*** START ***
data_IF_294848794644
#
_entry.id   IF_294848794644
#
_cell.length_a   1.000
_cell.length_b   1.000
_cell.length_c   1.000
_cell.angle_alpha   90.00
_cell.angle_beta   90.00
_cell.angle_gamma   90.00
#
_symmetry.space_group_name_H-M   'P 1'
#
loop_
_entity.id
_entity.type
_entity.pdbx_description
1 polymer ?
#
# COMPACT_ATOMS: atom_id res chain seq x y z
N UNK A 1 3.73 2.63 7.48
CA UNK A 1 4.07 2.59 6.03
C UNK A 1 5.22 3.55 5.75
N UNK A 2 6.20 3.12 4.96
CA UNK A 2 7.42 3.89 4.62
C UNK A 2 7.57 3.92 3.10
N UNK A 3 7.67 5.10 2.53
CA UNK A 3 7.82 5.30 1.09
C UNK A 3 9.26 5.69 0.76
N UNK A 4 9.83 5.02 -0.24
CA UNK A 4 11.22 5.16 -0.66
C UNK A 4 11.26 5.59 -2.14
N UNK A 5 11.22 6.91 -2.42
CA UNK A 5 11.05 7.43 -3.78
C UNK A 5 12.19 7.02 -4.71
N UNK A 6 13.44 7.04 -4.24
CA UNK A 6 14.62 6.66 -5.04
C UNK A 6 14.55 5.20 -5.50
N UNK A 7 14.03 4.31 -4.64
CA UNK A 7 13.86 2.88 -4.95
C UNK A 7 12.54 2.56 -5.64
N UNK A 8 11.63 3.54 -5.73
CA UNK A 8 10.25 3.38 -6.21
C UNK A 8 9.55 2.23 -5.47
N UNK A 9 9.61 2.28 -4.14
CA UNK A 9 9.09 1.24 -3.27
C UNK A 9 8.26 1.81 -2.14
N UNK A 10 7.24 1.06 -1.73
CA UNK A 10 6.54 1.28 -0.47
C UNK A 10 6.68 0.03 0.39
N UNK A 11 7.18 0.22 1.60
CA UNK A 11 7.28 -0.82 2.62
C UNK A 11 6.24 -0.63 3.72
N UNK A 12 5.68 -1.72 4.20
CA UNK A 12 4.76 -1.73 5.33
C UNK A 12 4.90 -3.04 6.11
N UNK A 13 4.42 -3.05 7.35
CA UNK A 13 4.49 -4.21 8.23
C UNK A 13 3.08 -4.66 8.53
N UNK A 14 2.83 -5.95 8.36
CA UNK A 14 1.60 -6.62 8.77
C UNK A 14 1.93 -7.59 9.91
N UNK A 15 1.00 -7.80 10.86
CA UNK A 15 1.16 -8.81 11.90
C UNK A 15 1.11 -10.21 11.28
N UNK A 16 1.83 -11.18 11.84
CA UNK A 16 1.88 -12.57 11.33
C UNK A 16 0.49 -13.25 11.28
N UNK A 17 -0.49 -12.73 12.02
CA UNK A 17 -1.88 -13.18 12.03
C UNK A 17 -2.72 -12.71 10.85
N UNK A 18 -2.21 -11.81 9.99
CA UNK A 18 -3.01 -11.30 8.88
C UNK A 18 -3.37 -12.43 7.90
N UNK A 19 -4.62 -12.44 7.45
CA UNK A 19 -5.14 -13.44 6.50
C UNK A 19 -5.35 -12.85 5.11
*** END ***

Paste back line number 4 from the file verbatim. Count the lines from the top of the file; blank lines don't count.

#